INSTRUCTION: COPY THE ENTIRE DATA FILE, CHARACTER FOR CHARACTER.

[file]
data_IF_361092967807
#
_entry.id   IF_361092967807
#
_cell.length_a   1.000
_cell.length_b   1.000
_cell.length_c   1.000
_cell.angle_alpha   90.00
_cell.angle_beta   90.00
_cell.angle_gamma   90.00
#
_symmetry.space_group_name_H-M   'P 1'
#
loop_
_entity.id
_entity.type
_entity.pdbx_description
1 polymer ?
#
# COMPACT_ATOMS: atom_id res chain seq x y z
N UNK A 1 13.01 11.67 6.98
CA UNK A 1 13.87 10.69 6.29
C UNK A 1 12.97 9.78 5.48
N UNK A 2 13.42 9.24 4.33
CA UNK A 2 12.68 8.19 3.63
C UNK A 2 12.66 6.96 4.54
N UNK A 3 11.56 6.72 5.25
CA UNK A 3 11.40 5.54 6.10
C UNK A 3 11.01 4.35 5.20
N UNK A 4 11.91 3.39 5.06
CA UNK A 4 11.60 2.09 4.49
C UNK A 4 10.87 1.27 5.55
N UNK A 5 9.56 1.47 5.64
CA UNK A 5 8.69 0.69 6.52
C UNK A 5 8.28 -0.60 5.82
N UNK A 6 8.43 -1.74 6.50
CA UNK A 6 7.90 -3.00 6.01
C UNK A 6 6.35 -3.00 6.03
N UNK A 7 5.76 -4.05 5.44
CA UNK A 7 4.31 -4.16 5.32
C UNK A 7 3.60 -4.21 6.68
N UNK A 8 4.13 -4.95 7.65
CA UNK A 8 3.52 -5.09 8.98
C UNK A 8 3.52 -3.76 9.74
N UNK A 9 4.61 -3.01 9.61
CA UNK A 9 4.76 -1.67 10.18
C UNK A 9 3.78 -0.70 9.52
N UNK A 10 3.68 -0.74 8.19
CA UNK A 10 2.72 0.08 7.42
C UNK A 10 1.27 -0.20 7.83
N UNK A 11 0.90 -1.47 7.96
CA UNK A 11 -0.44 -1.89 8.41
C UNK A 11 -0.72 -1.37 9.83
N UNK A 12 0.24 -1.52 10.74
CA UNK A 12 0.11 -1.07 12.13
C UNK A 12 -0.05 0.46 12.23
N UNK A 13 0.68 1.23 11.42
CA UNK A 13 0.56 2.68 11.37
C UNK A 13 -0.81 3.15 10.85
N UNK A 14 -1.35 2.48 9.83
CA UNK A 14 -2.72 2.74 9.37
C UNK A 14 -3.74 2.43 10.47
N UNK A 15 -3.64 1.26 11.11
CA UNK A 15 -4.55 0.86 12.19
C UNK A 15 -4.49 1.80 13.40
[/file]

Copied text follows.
data_IF_361092967807
#
_entry.id   IF_361092967807
#
_cell.length_a   1.000
_cell.length_b   1.000
_cell.length_c   1.000
_cell.angle_alpha   90.00
_cell.angle_beta   90.00
_cell.angle_gamma   90.00
#
_symmetry.space_group_name_H-M   'P 1'
#
loop_
_entity.id
_entity.type
_entity.pdbx_description
1 polymer ?
#
# COMPACT_ATOMS: atom_id res chain seq x y z
N UNK A 1 13.01 11.67 6.98
CA UNK A 1 13.87 10.69 6.29
C UNK A 1 12.97 9.78 5.48
N UNK A 2 13.42 9.24 4.33
CA UNK A 2 12.68 8.19 3.63
C UNK A 2 12.66 6.96 4.54
N UNK A 3 11.56 6.72 5.25
CA UNK A 3 11.40 5.54 6.10
C UNK A 3 11.01 4.35 5.20
N UNK A 4 11.91 3.39 5.06
CA UNK A 4 11.60 2.09 4.49
C UNK A 4 10.87 1.27 5.55
N UNK A 5 9.56 1.47 5.64
CA UNK A 5 8.69 0.69 6.52
C UNK A 5 8.28 -0.60 5.82
N UNK A 6 8.43 -1.74 6.50
CA UNK A 6 7.90 -3.00 6.01
C UNK A 6 6.35 -3.00 6.03
N UNK A 7 5.76 -4.05 5.44
CA UNK A 7 4.31 -4.16 5.32
C UNK A 7 3.60 -4.21 6.68
N UNK A 8 4.13 -4.95 7.65
CA UNK A 8 3.52 -5.09 8.98
C UNK A 8 3.52 -3.76 9.74
N UNK A 9 4.61 -3.01 9.61
CA UNK A 9 4.76 -1.67 10.18
C UNK A 9 3.78 -0.70 9.52
N UNK A 10 3.68 -0.74 8.19
CA UNK A 10 2.72 0.08 7.42
C UNK A 10 1.27 -0.20 7.83
N UNK A 11 0.90 -1.47 7.96
CA UNK A 11 -0.44 -1.89 8.41
C UNK A 11 -0.72 -1.37 9.83
N UNK A 12 0.24 -1.52 10.74
CA UNK A 12 0.11 -1.07 12.13
C UNK A 12 -0.05 0.46 12.23
N UNK A 13 0.68 1.23 11.42
CA UNK A 13 0.56 2.68 11.37
C UNK A 13 -0.81 3.15 10.85
N UNK A 14 -1.35 2.48 9.83
CA UNK A 14 -2.72 2.74 9.37
C UNK A 14 -3.74 2.43 10.47
N UNK A 15 -3.64 1.26 11.11
CA UNK A 15 -4.55 0.86 12.19
C UNK A 15 -4.49 1.80 13.40